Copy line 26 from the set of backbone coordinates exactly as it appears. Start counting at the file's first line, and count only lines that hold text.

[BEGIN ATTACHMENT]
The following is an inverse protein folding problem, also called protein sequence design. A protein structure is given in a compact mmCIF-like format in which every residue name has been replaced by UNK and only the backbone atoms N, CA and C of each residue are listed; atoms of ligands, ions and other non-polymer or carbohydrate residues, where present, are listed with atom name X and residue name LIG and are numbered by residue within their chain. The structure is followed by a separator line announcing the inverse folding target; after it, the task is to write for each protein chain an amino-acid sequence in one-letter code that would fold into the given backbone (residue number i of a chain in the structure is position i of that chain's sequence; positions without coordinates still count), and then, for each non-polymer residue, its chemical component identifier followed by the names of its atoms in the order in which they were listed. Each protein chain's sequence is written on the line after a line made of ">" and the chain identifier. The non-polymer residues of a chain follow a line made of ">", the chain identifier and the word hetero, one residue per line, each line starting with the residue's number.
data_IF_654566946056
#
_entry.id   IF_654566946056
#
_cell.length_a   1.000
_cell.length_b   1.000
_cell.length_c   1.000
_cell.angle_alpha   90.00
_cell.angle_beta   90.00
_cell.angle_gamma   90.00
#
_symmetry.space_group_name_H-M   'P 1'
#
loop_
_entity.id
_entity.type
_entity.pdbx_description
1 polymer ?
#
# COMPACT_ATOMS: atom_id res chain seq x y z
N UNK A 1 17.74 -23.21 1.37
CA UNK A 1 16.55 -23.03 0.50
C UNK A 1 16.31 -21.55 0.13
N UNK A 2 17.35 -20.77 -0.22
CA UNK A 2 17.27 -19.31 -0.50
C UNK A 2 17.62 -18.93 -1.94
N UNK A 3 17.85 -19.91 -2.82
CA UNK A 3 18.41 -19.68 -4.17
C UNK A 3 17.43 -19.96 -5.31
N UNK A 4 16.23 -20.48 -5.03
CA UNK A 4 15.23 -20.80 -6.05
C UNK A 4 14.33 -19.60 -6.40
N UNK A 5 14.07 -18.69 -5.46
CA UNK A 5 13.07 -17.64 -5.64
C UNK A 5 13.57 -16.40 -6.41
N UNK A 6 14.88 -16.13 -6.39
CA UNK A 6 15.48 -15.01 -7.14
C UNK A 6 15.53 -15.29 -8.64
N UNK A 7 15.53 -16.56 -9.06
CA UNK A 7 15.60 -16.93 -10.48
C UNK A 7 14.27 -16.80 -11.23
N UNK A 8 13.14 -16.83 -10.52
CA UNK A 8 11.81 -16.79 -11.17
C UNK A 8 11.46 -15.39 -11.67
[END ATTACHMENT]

CA UNK A 2 17.27 -19.31 -0.50